Two 1.8m diameter rock TBMs, nicknamed “Chip” and “Dale”, have arrived at the Billy Bishop Toronto City Airport (BBTCA), in Toronto, Canada. The machines, which were transported to the site in November 2012, were purpose-built by tunneling contractor Technicore to drive a series of arch support drifts for the airport’s long-anticipated 200m (656ft) pedestrian tunnel beneath the Western Channel of Toronto’s Inner Harbor. The tunnel will replace the current passenger ferry service to Toronto Island, where the airport’s runways are located.
At present, the machines are being installed within the project’s 33m by 13m (108ft by 42ft) mainland shaft, which has reached a depth of 25m (82ft), to advance the initial stage of tunnel construction. The geology beneath Lake Ontario’s Western Channel consists of Georgian Bay Shale, which is thinly horizontally bedded, under a high horizontal stress state, and subject to time-dependent swelling deformation. Considering these factors, the proposed tunnel construction sequence consists of advancing a series of seven horizontal TBM-driven secant bores backfilled with concrete, followed by mass excavation of the 10m (32ft) diameter shale rock tunnel underneath the resulting concrete arch.
Toronto Port Authority‘s CA$82.5 million tunnel is being financed through an airport improvement fee charged to passengers at BBTCA, with the initial funds realized through a 20-year Public-Private Partnership model. The consortium that was selected to deliver the project on November 25, 2011, is led by Forum Equity Partners (developer and equity provider), and includes PCL Constructors (general contractor), Technicore Underground (tunneling contractor), Arup (lead designer) with ZAS Architects and Exp geotechnical engineers, Johnson Controls (facility Manager), and Nord/LB (debt capital provider).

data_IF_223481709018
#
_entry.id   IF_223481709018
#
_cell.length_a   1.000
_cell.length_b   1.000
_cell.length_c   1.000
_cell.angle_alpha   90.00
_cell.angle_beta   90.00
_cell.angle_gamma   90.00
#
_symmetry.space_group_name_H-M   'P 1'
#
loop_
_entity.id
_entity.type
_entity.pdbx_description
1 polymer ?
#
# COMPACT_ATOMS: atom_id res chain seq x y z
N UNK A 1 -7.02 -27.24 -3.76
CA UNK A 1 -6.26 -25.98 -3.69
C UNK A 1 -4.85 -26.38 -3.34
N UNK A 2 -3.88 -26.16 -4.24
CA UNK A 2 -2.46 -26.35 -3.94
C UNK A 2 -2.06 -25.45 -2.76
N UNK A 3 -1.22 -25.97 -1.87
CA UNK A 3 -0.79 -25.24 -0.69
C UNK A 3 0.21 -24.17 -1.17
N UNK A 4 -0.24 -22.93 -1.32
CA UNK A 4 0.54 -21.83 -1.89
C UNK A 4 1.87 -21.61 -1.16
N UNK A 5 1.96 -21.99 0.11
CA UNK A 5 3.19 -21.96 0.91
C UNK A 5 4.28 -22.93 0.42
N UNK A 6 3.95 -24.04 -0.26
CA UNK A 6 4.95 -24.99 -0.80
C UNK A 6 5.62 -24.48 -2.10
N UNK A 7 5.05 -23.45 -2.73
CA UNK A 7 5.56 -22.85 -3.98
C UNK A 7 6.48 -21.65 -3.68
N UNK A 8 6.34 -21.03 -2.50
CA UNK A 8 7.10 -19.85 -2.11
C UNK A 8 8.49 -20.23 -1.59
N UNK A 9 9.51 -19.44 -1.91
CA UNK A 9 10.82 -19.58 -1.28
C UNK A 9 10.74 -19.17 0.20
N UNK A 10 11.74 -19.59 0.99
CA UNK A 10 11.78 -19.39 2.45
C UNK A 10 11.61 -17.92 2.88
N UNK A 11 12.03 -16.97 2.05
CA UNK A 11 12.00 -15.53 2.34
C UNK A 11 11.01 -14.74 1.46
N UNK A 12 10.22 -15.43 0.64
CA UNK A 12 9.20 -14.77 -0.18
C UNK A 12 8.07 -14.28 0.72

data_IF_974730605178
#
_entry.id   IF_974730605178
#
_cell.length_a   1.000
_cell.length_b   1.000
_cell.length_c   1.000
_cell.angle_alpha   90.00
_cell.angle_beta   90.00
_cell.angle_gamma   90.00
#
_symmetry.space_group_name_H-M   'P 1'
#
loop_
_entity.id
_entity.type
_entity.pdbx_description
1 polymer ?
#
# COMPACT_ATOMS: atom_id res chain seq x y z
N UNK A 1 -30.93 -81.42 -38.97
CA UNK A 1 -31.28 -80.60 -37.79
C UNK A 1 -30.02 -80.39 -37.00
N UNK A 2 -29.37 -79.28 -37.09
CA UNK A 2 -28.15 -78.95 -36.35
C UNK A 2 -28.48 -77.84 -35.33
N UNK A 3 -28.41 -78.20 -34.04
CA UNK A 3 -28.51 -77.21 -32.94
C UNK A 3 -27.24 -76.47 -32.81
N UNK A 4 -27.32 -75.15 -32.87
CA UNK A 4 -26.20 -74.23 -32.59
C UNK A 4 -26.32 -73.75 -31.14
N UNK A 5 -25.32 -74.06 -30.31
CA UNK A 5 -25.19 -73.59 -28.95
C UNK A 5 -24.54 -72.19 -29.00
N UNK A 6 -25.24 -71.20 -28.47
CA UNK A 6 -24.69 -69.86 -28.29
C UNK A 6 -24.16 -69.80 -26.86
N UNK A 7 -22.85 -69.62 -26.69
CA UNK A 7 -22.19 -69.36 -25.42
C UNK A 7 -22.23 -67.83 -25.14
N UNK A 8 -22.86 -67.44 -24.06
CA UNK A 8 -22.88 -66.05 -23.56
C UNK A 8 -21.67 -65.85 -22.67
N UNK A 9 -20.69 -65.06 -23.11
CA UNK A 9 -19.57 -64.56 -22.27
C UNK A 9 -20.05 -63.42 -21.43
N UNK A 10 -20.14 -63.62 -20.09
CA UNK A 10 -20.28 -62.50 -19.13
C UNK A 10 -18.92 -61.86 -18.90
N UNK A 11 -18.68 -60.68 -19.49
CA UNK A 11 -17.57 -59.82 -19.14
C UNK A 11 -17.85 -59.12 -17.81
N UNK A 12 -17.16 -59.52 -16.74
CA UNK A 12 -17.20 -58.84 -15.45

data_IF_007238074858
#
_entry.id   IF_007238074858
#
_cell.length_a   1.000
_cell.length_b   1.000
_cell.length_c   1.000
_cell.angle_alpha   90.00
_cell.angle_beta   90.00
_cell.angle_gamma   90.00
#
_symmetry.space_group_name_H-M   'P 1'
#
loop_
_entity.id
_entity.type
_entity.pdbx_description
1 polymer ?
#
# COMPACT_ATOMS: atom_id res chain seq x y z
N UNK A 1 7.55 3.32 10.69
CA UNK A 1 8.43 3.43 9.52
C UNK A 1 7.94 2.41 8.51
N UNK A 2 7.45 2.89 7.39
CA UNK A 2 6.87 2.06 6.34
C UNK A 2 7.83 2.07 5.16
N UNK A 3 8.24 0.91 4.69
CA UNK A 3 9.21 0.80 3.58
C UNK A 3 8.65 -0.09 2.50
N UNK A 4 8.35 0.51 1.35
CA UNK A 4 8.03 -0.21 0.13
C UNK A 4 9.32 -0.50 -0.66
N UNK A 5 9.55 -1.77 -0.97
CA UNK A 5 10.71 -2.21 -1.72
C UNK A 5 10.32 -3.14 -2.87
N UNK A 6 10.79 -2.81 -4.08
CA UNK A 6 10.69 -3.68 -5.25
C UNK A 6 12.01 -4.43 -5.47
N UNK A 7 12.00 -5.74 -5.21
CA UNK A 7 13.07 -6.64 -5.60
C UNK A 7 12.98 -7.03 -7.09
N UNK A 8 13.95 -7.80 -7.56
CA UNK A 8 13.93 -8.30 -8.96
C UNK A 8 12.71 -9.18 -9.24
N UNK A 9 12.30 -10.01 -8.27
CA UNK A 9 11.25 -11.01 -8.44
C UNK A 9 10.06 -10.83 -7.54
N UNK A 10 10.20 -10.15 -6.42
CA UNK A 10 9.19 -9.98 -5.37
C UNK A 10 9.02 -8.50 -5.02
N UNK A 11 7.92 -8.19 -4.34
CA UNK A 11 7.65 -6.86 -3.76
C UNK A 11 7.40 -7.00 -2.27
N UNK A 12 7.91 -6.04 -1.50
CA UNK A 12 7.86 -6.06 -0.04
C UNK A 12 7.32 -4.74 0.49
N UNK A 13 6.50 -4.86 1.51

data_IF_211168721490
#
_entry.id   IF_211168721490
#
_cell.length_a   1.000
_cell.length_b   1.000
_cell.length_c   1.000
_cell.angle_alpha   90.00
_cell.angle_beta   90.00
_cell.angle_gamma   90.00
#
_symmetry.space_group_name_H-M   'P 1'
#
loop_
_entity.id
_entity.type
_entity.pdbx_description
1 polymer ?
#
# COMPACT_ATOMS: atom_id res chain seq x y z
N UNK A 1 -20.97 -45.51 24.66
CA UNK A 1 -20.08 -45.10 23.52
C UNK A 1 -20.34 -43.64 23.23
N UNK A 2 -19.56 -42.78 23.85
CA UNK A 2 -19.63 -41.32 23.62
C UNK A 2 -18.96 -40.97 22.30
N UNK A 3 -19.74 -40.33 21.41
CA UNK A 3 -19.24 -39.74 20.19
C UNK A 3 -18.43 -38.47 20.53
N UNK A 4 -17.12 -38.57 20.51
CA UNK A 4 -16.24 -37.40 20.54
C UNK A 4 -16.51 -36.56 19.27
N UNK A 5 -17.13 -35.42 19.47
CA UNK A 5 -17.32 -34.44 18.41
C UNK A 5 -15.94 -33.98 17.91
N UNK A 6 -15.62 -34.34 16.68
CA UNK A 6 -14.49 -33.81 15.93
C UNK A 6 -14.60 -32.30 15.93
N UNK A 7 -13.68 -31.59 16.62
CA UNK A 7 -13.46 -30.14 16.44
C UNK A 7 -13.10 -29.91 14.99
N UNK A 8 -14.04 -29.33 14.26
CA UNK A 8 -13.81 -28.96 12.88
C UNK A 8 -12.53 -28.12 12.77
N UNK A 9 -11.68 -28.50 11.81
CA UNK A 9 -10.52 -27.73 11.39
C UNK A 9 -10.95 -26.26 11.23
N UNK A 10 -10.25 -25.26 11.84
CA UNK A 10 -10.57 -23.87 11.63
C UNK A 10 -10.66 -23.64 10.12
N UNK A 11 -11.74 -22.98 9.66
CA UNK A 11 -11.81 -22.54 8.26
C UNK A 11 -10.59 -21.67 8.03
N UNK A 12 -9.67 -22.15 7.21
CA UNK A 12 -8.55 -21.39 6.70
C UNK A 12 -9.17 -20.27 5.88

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The project, which is due to be completed in the spring of 2014, is said to be the world’s only known pedestrian walkway connecting to an airport via an underwater tunnel. It will feature four moving sidewalks that will transport pedestrians across the Western Gap in about three and a half minutes.
The tunnel will also carry city water to the Toronto Islands, replacing outdated water lines – a deal that is said to be saving taxpayers an estimated $10 million in redundant construction costs.